During the February 24 edition of Fox News Watch, Newsday columnist James P. Pinkerton claimed that the reason it took the media so long to report on deteriorating conditions at Walter Reed Army Medical Center was because "the media typically come at the Bush administration from the left" by criticizing the Iraq war. "The idea of going after the administration from the right as it were," Pinkerton continued, "that we're not supporting the troops enough, not [providing] body armor enough, not [protecting] Humvees enough, not helping at Walter Reed enough -- that is an angle that most reporters don't naturally think of when they're waking up" because "they come from a different ideological perspective."
Pinkerton was referring to a Washington Post investigative report by staff writers Dana Priest and Anne Hull, which ran on February 18 and 19, that exposed problems experienced by soldiers at Walter Reed once they were no longer inpatients at the hospital, including the substandard conditions at the facility's Building 18, which "housed hundreds of maimed soldiers recuperating from injuries suffered in the wars in Iraq and Afghanistan." "The entire building," according to Priest and Hull, "often smells like greasy carry-out," and "[s]igns of neglect are everywhere: mouse droppings, belly-up cockroaches, stained carpets, cheap mattresses." The report also discussed the bureaucratic complications plaguing outpatients at the facility.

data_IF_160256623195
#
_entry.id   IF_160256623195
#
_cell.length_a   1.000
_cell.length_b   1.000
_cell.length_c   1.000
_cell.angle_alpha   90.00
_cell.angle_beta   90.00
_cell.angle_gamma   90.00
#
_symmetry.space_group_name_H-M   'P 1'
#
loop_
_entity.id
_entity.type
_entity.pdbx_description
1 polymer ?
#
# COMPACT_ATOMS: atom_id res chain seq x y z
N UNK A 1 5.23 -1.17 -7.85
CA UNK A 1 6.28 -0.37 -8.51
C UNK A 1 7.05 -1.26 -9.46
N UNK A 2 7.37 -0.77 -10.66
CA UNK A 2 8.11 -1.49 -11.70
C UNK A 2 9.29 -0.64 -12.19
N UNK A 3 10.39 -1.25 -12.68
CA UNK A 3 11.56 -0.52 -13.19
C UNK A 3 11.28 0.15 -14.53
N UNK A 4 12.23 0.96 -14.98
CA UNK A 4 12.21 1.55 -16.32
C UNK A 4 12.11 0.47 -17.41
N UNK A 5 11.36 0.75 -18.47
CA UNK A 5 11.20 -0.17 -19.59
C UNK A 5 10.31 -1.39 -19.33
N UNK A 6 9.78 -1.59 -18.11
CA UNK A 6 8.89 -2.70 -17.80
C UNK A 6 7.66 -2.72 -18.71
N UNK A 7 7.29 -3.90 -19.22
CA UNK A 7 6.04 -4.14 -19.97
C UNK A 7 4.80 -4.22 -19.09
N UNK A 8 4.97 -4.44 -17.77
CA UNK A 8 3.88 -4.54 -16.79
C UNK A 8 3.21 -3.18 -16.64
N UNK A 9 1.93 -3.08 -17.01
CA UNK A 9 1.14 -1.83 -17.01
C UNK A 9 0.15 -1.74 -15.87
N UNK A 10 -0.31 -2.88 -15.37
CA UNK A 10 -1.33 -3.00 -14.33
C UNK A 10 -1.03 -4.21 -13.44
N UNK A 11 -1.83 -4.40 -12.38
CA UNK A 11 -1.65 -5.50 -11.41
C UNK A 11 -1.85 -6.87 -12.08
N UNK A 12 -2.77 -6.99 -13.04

In his remarks, Pinkerton suggested that the media operate from a liberal "ideological perspective" and therefore do not think of criticizing the president from "the right," which Pinkerton argued would consist of critiques based on "supporting the troops enough," providing "body armor enough," providing "Humvees enough" and "helping at Walter Reed enough." In fact, as Media Matters for America has noted, Democrats have consistently supported legislation to provide more body armor for U.S. troops in Iraq. For instance, on March 20, 2003, Sen. Mary Landrieu (D-LA) introduced legislation which would have provided funding to correct what she described as the "underfunding [of] our Guard and Reserve" and "the lack of equipment, the lack of money in this budget to fund their current operations." She added, "For too long, the Guard and Reserve have received hand-me-downs from the Active component. ... Let's give them their rifles, their helmets, and their tactical equipment so we can, as we know we will, win this war." In a March 26, 2003, press release, Landrieu further explained that the bill "targets shortfalls identified by the National Guard and Reserve in their Unfunded Requirement lists," including the "shortage of helmets, tents, bullet-proof inserts, and tactical vests." On April 2, 2003, Senate Republicans unanimously voted to table (or kill) Landrieu's amendment to the fiscal year 2003 supplemental appropriations bill for the Iraq war. The amendment was tabled by a vote of 52-47.